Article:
Women share lessons learned from financial mistakes


We all make mistakes on the road to financial independence. Some people have turned mistakes into lessons that have helped them achieve their dreams. Five women share their experiences;

Josephine Zhane

Joséphine Omunyidde Zhane, the funder, Engender Girls’ Mentorship

I spent more than I earned. I didn’t have a proper financial budget or investment plan to guide me in making financial decisions. (All photos by Ritah Mukasa)

As I progressed I made another mistake of saving money. I lost a lot when inflation hit double digits. I also regretted having invested in stocks hoping for a short-term gain, I was wrong. Also, I didn’t have emergency funds and I loaned money to friends who were late in repaying.

I learned to say no. I also give from a spiritual point of view to align my finances; it is a must. But I have an appropriate monthly budget and I review my finances every year. With budgeting, I understand my spending habits. I invest a percentage of my income in low risk investments and another in high risk businesses for retirement.

I am now trying cryptocurrency, but I also enjoy the annual dividends from stocks. I enjoy living a cashless life thanks to the use of debit cards which have regulated my spending. The pandemic has taught me to seize the opportunities that present themselves while taking calculated investment risks.

Yvonne mpanga

Yvonne mpanga

Yvonne Mpanga, bBusiness development consultant

I am also a board member of Uganda Women Entrepreneurs (UWEAL), the Public Relations Association of Uganda (PRAU), GSM Women Concern For Community Development (GWOCCOD) and the Development Education Awareness Program (DEAP).

When I first entered into partnerships I didn’t mind controlling my co-investors and in the end I was fooled by excitement. In addition, I was spending too much money on a residential house and took out loans for household expenses like school fees and the purchase of a luxury car.

However, I have learned to balance investments to ensure liquidity. For example, pumping all the money into real estate or land is difficult because the buyer may not come easily when you have to pay a hospital bill. I also cannot take out a bank loan for a residential house.

I prefer to focus on deferred gratification and start with a business structure. To avoid scammers, I do thorough due diligence. In addition, loans should be for businesses and not for consumption.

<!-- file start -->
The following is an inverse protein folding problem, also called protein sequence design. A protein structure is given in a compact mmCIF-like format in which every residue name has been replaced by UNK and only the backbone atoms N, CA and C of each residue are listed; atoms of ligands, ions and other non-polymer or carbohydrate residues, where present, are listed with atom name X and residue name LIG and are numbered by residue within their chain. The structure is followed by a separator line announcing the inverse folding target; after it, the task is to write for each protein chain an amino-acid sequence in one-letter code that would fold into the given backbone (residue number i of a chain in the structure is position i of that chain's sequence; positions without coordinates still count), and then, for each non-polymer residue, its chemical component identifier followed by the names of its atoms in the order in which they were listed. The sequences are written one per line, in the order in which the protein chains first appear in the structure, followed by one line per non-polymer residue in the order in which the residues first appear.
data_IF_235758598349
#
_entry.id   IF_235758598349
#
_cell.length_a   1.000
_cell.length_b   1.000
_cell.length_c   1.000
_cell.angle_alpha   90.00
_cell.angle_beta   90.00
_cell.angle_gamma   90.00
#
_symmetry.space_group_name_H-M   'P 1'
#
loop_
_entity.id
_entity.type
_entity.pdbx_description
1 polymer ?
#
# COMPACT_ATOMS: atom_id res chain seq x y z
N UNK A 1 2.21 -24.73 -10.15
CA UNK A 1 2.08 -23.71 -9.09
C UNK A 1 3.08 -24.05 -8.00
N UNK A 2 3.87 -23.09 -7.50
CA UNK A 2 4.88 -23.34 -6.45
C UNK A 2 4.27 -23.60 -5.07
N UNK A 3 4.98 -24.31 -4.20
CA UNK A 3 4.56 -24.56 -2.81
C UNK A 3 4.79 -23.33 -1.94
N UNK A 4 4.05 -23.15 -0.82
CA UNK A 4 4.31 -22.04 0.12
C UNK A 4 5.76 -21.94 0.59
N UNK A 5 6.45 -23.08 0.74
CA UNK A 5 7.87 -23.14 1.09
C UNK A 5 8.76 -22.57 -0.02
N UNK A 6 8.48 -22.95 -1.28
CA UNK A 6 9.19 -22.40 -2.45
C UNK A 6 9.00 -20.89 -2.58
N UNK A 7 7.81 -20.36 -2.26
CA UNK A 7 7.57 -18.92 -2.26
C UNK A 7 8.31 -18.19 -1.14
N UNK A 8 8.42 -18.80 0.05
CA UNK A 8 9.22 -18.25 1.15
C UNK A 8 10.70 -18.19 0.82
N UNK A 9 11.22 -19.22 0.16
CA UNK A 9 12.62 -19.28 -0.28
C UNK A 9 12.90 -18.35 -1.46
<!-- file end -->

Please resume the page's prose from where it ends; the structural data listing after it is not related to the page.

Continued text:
I focus on rentals, alternative investments in international equities, blockchain technology, particularly safe crystal, and a bit of subsistence farming.

I also pursue other passions, including consulting and writing. COVID 19 has taught me not to put all the eggs in one basket, to seize opportunities and adapt to the new normal while embracing joint ventures and collaboration to take advantage of economies of scale.

Jackie Kasujja

Jackie Kasujja

Jackie Kasujja, fclothing designer, Sema Dzyns

I used to spend carelessly and pay off my debts with my savings. In fact, I don’t invest at all. But when I ran into a financial problem, I learned to plan for my money.

I also prioritize saving and also keep an eye on small expenses. I am currently investing in small-scale agriculture. I have also acquired unique skills in fashion and am involved in all the work of the workshop. It will help me reduce workers.

Stellah Gitta

Stellah Gitta

Stellah Gitta, pPurchasing Manager, SESACO SA

I used to spend without a budget and therefore spend until the last piece. I would also spend more than my income, but I learned the hard way.

I now have secondary issues and am a good steward of my finances. I tithe, give offerings, help the needy, and save. I also respect the limits of my income and I learned to save to invest so as not to accumulate money in my bank account. I plan to save for long-term projects and spread out my investments so as not to suffocate them with expenses.

Lucy Athieno

Lucy Athieno

Lucy Mary Athieno, funder Eco-Pads Uganda Ltd

The reusable sanitary napkin business is capital intensive, but I didn’t have any money to start with. I was overwhelmed. My second mistake was to mix charity with business.

Sometimes we would sell sanitary napkins but ended up donating them. I was also reluctant to market and delegate, thinking I could do it all. I learned to separate business from charity and personal expenses.

I also plan the available resources, save money and ensure optimal expenses. COVID 19 has taught me to plan ahead, to leverage partnerships, and to build a network of trust.

About Hubert Lee

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